Leading Customers: More than Mere Marketing

Lesson 1: Topic 16 of 19

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The marketplace is always in flux, money is always tight, and there will always be entities competing with you for customers. The customers you already have (established patients, residents living in your facility, etc.) may not be the best, and you may be stuck with them. The new ones you are able to bring in may be just as bad or worse. What to do? 

You lead them to where they need to be. That may sound odd, since healthcare is a service industry and therefore we are here to serve the public. To which we reply, yes, but there is such a thing as servant leadership (more on that later). 

It’s not manipulative to shape the public’s expectations – in fact, it’s both wise and prudent.

Remember the earlier example of Whole Foods? Is their experience applicable to the healthcare industry? You bet it is. Whether due to greed, mismanagement, or a combination of both and/or other issues, all of their problems can be summarized this way: they violated the maxim “underpromise and overdeliver.” The retailer actually did the opposite, promising to satisfy and delight while actually delivering poorly through overcharging and angering their customer base.

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You may not be the CEO; you may not be in the Sales & Marketing department. Maybe you’re a “just” a Social Worker, Physical Therapist, Licensed Counselor, or some other hands-on healthcare professional; even so, you still need to think about how to shape and satisfy the needs of the paying customers who come to you for help, plus think how to attract new customers.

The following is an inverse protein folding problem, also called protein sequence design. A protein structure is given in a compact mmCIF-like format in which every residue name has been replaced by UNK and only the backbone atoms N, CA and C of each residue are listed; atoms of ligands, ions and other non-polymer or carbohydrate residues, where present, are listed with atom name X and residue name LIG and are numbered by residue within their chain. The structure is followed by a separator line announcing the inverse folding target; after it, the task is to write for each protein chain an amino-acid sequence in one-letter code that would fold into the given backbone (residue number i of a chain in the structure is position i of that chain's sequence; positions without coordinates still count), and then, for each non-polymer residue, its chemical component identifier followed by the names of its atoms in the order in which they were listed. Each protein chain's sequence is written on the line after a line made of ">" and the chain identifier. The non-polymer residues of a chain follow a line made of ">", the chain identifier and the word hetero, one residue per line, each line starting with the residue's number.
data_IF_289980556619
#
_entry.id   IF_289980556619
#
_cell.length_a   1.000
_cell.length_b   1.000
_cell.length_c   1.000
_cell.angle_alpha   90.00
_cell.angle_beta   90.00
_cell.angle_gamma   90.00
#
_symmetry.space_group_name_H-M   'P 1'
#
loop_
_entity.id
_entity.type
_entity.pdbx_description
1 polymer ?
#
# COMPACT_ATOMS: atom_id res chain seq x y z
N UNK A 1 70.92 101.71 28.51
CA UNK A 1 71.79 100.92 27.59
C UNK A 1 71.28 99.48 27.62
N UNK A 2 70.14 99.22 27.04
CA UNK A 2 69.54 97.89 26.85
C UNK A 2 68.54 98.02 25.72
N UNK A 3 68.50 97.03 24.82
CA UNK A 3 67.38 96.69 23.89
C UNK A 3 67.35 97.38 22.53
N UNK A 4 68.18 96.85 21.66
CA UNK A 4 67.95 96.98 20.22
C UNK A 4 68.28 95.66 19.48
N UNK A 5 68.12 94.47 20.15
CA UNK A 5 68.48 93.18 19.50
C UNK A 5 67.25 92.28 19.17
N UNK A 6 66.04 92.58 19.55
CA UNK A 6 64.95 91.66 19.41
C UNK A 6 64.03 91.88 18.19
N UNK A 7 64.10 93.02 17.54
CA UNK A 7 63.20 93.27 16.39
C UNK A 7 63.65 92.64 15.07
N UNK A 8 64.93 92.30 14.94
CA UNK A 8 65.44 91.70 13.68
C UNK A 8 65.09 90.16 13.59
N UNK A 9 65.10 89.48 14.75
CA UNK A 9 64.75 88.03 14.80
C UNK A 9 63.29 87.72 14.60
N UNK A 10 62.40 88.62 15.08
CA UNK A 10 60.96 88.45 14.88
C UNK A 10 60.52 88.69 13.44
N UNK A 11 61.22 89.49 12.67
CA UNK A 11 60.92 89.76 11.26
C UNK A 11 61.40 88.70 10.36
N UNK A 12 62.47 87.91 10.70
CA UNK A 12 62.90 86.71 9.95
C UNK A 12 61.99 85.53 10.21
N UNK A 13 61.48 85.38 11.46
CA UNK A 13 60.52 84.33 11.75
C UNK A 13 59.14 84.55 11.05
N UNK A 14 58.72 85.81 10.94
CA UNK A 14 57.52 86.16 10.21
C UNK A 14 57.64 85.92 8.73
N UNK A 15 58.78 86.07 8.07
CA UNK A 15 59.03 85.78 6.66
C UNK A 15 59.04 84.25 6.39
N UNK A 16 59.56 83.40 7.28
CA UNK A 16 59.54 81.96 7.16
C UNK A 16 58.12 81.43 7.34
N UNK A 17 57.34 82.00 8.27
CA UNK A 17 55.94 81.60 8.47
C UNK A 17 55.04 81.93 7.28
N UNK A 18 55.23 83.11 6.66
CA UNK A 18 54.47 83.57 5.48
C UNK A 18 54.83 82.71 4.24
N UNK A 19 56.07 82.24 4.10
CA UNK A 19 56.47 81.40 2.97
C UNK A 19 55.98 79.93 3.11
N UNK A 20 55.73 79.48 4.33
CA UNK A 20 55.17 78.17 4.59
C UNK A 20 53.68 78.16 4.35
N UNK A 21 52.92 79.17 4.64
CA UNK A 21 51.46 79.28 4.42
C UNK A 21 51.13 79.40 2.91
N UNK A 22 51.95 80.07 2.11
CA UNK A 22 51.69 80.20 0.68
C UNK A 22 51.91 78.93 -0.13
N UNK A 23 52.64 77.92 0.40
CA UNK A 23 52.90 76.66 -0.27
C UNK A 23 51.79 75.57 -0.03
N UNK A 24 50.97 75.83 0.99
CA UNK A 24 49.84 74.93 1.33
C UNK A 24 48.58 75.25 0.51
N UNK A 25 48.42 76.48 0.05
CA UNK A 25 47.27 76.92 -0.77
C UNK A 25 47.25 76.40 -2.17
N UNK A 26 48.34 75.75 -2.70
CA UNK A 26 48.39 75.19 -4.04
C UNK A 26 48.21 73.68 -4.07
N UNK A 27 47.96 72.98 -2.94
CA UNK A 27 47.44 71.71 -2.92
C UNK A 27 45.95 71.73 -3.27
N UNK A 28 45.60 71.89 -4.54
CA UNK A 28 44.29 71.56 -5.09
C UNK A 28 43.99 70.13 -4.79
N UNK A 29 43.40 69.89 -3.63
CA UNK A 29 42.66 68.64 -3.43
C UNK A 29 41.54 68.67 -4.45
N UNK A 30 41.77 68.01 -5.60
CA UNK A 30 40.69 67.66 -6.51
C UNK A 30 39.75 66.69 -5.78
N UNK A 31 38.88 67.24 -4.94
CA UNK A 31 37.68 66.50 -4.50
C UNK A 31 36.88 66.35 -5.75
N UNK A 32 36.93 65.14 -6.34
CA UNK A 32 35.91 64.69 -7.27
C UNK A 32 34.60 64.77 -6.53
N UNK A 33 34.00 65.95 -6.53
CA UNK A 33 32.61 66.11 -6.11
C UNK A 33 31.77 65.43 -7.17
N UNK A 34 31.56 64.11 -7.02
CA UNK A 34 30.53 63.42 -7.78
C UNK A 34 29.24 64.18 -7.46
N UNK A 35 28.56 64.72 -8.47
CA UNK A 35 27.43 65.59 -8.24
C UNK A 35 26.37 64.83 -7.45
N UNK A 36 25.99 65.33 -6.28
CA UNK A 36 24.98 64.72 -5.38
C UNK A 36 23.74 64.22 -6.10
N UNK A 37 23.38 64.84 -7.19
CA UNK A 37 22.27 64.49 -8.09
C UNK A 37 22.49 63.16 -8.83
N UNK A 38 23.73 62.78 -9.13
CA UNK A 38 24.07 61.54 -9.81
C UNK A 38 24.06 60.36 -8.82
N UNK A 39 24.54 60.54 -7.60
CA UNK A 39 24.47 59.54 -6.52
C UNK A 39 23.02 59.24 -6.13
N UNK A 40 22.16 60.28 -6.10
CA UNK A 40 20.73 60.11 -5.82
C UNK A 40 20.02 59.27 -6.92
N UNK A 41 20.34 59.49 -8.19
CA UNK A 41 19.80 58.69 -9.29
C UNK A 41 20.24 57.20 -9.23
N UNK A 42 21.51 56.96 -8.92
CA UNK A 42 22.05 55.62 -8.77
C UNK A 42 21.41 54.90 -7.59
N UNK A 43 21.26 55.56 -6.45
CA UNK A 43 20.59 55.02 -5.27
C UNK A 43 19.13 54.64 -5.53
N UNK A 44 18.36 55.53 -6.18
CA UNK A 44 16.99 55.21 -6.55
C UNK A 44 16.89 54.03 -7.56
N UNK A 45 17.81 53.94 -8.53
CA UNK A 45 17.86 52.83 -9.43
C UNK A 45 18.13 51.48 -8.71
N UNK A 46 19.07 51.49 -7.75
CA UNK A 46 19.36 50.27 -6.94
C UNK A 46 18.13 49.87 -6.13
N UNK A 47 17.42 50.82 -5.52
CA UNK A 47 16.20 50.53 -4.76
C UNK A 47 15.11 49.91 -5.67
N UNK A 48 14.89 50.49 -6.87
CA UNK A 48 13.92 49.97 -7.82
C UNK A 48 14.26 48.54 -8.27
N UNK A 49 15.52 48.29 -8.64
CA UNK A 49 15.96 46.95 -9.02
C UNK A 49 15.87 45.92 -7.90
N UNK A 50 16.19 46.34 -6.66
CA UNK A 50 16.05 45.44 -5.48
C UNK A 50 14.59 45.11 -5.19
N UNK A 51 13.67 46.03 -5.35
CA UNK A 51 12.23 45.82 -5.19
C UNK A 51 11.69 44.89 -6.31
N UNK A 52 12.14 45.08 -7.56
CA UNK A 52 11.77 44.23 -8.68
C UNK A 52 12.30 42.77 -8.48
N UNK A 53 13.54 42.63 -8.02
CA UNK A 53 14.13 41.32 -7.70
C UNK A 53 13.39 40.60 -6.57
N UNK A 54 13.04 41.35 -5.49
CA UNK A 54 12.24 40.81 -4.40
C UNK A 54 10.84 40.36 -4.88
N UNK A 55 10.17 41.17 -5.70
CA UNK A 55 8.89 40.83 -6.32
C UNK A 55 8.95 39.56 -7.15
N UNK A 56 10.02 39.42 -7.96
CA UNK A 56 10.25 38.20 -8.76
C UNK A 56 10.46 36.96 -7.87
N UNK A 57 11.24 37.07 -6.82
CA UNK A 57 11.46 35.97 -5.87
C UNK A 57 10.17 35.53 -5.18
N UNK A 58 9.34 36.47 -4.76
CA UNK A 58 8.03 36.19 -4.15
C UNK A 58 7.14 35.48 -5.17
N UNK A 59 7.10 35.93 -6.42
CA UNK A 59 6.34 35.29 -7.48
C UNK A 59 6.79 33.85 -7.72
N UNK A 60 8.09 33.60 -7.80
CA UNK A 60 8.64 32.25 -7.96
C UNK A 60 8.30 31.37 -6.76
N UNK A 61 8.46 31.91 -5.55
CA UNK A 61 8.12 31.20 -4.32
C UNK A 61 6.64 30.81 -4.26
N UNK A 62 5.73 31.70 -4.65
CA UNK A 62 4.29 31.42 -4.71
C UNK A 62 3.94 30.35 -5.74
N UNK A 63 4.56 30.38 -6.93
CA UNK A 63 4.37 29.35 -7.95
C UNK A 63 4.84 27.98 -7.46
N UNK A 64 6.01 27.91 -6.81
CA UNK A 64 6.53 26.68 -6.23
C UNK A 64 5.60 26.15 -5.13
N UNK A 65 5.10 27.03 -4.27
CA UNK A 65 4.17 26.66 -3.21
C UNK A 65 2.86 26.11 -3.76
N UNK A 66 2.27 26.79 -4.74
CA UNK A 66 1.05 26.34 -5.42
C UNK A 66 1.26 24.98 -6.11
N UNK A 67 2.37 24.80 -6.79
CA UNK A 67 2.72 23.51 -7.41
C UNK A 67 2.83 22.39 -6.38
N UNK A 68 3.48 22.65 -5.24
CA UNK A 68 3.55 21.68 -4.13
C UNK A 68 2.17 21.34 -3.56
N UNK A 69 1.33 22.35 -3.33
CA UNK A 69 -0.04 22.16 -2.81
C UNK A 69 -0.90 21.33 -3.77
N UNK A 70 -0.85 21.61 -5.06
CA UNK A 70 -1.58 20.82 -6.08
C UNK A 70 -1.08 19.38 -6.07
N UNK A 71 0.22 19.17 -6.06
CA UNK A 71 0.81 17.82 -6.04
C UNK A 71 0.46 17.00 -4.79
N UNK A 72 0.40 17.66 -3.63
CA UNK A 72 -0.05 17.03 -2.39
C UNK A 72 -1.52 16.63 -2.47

Our author Keith has been the Administrator of high-end, luxury CCRCs, and also small, rural Medicaid facilities. He thought (naively, it turns out) that the residents and their family members at the former would be more demanding and have higher expectations than the latter. But people are hard to predict. Yes, there are indeed wealthy people who are haughty and arrogant, accustomed to getting what they want when they want it; there are also gracious ones who are thankful for what they receive. And there are low-income nursing home residents who can be equally prideful and arrogant, as well as ones who are kind, gracious, and grateful. 

As you no doubt know, Medicaid tends to reimburse less than what care actually costs, so a facility with too many Medicaid residents is difficult to run well. We mention this because we have interacted with people paying literally nothing at all who insist on getting one-on-one nursing care, and some who throw cigarette butts and other trash everywhere and justify it by saying, “I’m paying for the janitor to pick it up,” and who complain about the limited menu and lack of amenities. The demands of entitled people are impossible to meet, and their attitudes are annoying or worse. Perhaps you could tell similar stories.